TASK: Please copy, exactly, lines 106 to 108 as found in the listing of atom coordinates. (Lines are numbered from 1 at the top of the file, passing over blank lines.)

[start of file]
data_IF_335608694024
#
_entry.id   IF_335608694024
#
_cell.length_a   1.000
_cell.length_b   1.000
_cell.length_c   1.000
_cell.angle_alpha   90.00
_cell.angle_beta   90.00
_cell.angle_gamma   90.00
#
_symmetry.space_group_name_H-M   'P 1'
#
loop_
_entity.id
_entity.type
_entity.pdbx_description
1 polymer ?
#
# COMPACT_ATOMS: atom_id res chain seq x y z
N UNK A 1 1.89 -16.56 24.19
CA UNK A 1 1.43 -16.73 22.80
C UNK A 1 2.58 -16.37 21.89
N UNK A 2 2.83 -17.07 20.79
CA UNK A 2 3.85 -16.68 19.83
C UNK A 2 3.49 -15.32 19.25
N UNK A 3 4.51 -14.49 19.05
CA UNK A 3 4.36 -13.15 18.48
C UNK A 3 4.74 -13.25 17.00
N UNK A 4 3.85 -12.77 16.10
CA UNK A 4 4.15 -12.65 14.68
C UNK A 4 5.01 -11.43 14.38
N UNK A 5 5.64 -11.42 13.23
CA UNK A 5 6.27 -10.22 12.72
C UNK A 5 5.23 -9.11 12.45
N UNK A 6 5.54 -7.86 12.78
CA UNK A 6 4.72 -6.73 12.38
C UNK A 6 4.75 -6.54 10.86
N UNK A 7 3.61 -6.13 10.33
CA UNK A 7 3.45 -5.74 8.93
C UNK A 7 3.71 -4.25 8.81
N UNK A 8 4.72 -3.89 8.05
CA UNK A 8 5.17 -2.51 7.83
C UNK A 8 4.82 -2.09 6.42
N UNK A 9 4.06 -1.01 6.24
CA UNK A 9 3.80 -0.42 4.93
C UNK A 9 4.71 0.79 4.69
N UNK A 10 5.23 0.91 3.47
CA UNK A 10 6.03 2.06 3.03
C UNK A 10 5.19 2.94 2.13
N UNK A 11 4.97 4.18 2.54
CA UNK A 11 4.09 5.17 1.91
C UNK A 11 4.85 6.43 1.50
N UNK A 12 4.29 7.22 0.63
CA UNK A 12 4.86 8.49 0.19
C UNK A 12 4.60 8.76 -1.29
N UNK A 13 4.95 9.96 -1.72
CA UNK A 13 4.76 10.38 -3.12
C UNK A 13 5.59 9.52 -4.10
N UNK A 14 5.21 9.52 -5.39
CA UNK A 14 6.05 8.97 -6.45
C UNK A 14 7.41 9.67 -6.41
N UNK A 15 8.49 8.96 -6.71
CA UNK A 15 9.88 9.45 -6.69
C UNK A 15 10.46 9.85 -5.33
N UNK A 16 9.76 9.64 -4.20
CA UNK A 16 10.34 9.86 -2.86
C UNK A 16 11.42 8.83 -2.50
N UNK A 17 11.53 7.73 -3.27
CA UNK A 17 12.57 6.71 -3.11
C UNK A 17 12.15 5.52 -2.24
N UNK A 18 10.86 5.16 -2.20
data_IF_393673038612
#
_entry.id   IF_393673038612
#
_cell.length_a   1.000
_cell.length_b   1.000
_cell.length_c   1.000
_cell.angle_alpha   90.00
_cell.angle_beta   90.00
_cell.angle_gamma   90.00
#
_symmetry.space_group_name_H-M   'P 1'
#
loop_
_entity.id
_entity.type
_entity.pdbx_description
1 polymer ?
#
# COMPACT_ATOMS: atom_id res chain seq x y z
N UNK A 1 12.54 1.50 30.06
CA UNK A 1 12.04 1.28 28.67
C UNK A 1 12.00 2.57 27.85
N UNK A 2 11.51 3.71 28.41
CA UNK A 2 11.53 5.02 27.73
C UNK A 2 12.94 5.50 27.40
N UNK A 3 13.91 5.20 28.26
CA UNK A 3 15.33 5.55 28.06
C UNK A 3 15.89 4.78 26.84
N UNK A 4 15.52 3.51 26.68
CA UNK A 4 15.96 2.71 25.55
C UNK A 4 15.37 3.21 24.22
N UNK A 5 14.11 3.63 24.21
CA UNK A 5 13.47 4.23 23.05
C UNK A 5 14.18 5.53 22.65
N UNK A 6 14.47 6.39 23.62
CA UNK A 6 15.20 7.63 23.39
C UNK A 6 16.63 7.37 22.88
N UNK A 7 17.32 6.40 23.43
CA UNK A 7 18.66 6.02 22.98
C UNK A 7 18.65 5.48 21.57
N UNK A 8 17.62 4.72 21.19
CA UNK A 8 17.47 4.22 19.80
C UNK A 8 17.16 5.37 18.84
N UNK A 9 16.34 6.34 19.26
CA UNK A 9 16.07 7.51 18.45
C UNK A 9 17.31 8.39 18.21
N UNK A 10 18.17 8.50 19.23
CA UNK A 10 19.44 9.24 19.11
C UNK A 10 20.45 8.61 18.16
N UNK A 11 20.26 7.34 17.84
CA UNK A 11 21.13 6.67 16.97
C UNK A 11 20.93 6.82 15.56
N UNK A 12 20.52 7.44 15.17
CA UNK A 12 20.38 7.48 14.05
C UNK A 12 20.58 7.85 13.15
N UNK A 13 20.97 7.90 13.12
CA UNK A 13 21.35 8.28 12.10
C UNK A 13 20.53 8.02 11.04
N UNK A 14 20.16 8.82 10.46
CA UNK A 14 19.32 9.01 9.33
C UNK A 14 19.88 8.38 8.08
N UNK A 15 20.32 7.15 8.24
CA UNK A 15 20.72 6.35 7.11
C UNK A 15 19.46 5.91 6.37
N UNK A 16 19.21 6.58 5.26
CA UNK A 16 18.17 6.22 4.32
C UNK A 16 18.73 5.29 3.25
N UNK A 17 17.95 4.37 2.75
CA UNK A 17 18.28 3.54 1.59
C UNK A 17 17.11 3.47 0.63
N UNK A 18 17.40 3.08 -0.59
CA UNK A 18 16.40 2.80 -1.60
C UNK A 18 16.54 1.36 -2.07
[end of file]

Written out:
CA UNK A 5 13.47 4.23 23.05
C UNK A 5 14.18 5.53 22.65
N UNK A 6 14.47 6.39 23.62